Luxembourg's Grand Duke Henri and Grand Duchess Maria Teresa are pictured at the 2017 christening of their grandson, Prince Liam de Nassau, at the Vatican. Photo: Cour grand-ducale/Lola Velasco
Makeup artist questioned over Luxembourg royal jewel theft, Belgian prime minister offers resignation and Deutsche Bank Asia exodus. Delano’s breakfast briefing for Wednesday.
A makeup artist who has worked for the queen of Belgium was reportedly questioned by police about the theft of crown jewels belonging to the Grand Ducal Royal Court. The Guardian cites Belgian daily Het Nieuwsblad that the theft was committed earlier in 2018 by someone with inside knowledge. The makeup artist worked during the 2012 wedding party of Prince Guillaume. He was reportedly released.
PM tenders resignation
Belgian prime minister Charles Michel has offered his resignation after losing the backing of the nationalist New Flemish Alliance over his support for a UN migration deal. Politico reports Michel offered his resignation to the king on Tuesday evening. King Philippe was reportedly holding off on the offer until he had spoken with advisors. If accepted, it would leave the government powerless but in place until the next elections on 26 May. The alternative is an early federal election. More on euronews and The Guardian.
Deutsche Bank Asia exodus
Deutsche Bank Asia is reportedly dealing with the fall-out of losing 50 bankers in Hong Kong and Singapore since May, Bloomberg reports. The exodus was apparently prompted by cost-cutting and sinking morale. The losses were equivalent to 30% of the task force. Apparently, some of the people who left were let go by the bank. Deutsche Bank shed more than 1,000 front office positions from March to September in a bid to restore profitability. Meanwhile, Financial News reported on Wednesday that Deutsche Bank had slipped to a 10-year low in the dealmaking league table.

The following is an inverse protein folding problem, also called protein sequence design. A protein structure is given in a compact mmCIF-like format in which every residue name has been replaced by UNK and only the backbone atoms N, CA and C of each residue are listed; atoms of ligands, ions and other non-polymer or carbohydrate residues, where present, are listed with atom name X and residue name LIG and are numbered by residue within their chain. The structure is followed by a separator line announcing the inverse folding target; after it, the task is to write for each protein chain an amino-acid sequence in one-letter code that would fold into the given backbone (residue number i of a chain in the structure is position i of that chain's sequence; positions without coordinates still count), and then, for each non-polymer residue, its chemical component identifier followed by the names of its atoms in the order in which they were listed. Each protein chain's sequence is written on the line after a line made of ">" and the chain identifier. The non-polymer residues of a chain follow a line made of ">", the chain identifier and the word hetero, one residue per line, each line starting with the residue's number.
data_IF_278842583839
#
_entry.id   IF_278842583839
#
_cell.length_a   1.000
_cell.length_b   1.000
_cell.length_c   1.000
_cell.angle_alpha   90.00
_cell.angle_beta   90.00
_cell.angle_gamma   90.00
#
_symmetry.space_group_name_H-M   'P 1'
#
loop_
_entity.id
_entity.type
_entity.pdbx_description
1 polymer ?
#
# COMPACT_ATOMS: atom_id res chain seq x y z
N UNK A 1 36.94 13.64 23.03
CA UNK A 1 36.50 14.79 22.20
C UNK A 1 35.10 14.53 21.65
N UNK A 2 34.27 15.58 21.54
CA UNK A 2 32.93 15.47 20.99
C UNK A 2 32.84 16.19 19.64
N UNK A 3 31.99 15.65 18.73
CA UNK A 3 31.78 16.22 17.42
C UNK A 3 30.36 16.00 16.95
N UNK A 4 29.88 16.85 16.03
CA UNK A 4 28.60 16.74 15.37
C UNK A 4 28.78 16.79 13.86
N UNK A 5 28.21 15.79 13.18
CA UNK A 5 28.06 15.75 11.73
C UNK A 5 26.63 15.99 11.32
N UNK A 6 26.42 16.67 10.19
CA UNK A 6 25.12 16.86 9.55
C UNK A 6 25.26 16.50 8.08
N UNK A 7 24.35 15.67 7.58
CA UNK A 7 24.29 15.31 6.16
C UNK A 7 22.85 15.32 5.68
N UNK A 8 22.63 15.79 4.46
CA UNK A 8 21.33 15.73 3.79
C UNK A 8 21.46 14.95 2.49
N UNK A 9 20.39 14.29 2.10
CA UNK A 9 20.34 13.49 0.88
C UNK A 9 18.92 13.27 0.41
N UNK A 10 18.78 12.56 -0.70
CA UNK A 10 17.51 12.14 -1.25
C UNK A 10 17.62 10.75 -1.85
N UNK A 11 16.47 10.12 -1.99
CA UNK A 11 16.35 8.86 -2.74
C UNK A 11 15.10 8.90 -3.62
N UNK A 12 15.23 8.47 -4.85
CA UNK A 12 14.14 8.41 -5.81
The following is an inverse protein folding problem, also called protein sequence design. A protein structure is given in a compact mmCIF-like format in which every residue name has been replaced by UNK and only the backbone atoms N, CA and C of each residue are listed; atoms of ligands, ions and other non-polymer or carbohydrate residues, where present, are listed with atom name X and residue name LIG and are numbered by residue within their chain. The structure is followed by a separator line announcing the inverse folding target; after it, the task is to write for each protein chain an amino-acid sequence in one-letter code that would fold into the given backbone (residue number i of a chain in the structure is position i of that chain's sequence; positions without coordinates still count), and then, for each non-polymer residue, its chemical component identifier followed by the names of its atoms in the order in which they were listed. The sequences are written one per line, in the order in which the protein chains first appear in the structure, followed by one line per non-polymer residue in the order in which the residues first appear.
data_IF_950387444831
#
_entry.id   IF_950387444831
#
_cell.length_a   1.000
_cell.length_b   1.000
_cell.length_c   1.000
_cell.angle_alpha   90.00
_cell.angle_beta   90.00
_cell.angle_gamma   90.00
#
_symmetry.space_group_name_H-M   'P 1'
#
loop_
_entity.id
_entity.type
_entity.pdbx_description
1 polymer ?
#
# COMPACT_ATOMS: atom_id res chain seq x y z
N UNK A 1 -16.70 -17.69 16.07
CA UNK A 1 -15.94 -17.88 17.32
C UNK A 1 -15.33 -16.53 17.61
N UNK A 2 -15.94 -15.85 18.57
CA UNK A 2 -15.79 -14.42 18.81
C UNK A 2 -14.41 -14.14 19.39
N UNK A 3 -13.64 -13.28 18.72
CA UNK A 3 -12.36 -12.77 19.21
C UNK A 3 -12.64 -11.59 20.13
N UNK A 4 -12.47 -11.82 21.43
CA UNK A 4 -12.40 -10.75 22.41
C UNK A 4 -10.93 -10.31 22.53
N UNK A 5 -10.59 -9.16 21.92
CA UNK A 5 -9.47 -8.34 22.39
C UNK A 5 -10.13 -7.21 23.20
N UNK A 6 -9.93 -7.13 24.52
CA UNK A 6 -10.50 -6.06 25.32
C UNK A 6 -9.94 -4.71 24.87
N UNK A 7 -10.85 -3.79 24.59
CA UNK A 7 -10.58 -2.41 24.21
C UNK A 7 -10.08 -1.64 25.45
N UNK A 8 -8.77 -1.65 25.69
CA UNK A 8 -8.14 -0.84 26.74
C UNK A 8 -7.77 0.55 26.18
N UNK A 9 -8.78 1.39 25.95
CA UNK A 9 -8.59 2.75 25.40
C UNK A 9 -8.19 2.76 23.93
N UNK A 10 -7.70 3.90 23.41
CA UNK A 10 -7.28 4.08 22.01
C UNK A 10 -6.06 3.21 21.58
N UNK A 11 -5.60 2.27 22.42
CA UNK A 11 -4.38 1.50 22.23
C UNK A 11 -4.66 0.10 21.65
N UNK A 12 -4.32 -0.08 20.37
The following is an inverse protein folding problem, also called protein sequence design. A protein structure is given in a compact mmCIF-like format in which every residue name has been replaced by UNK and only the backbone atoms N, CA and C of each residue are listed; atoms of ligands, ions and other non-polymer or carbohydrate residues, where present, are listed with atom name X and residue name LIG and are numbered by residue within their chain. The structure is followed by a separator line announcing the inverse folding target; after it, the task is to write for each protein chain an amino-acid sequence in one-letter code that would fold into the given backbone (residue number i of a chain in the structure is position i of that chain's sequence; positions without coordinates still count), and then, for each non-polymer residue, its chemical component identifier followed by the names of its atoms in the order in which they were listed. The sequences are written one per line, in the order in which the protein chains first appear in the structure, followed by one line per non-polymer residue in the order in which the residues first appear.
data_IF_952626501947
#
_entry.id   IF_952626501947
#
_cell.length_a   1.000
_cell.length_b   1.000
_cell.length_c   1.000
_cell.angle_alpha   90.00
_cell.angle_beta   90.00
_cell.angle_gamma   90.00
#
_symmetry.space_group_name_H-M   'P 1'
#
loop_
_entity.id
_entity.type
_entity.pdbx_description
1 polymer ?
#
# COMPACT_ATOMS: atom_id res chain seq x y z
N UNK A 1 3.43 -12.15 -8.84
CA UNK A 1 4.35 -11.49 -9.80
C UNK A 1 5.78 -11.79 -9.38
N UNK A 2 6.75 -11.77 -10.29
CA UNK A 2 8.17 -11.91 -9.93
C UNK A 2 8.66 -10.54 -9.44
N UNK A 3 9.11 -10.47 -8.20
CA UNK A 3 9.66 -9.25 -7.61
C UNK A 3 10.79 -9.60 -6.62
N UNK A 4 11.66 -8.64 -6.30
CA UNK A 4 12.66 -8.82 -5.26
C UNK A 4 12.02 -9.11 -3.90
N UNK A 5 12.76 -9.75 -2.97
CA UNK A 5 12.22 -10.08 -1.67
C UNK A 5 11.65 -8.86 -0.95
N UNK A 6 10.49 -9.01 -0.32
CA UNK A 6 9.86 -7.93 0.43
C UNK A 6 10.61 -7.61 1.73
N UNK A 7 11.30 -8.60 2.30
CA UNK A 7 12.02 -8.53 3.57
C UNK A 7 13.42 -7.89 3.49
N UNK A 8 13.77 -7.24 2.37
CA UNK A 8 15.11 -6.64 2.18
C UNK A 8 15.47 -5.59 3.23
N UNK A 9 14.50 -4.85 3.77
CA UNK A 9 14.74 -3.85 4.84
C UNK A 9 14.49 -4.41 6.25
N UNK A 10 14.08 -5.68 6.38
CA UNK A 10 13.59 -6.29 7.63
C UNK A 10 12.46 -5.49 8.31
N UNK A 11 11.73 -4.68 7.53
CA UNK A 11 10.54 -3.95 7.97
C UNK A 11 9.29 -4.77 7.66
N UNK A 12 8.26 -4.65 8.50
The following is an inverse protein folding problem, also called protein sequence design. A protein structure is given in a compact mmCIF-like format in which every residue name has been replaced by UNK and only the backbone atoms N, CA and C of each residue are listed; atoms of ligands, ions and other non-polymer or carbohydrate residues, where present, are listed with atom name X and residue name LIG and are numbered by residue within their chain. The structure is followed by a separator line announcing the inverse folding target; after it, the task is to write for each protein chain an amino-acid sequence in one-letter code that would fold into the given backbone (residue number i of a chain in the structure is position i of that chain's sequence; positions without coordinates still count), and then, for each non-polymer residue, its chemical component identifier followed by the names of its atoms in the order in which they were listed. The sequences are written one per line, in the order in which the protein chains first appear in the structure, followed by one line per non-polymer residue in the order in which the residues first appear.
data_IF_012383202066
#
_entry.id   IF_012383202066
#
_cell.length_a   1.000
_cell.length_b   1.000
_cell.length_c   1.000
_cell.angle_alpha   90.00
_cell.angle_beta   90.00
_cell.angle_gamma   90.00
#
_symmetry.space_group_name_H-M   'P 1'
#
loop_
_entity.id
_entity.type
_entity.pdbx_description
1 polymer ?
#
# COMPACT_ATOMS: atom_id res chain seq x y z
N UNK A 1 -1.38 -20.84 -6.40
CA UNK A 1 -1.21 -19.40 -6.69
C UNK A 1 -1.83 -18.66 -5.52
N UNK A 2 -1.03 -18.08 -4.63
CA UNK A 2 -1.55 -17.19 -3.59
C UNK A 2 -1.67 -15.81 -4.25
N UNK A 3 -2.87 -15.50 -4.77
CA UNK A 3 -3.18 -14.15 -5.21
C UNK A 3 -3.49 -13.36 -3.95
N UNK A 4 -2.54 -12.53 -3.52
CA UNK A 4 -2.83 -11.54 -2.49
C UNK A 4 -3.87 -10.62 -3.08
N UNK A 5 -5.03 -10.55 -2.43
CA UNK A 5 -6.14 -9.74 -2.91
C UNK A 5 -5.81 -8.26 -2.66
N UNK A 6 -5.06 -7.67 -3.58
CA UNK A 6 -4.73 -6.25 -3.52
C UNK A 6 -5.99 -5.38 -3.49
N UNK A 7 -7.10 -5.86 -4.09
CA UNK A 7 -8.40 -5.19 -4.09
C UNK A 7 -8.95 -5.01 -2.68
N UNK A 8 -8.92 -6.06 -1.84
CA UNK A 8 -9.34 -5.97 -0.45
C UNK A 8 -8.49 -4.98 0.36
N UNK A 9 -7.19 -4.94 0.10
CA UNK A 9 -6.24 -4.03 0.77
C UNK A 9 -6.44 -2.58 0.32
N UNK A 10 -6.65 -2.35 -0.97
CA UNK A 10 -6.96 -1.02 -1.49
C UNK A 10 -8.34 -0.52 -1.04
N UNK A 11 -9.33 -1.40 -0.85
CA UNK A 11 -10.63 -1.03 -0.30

Barclays fined over whistleblower handling
Barclays has been fined $15m (£12m) by a New York regulator over attempts to unmask a whistleblower, The Guardian reports. The New York state department of financial services said it had found shortcomings in failing to follow or apply appropriate whistleblowing techniques. The findings fingered CEO Jes Staley and senior management, and their attempts to identify the person who wrote to the bank’s board over the hiring of Tim Main as head of the financial institutions group in New York. More from the Financial Times.
Post-Brexit migration plans
Once free movement from the EU ends, the UK plans to introduce a skills-based immigration system built around talent and expertise, BBC news reports. Britain’s interior minister Sajid Javid is expected to outline the system on Wednesday. The immigration white paper, expected to be introduced in a phased approach from 2021, includes a new visa route for skilled workers and no cap for high-skilled professions such as doctors and engineers. It retains the need to earn above a minimum £30,000 salary for visas, currently applied to citizens from non-EU member state and which will later apply to citizens of the EU27 as well, The Guardian writes. Meanwhile, Theresa May’s failure to gain backing for her Brexit deal with the EU has prompted the government to implement its no-deal planning in full, a move which British businesses warn risks plunging the British economy into chaos, reports The Guardian. And the Independent reports that thousands of troops have been put on standby to handle any fallout from the now anticipated no-deal Brexit.
The US has joined the list of the five deadliest countries for journalists for the first time, euronews reports. Some 63 professional journalists were killed doing their jobs in 2018, up 15% on the year before, according to Reporters Without Borders. The deadliest countries for journalists were Afghanistan, Syria, Mexico, Yemen, and the US and India in joint fifth place. You can read the full report here.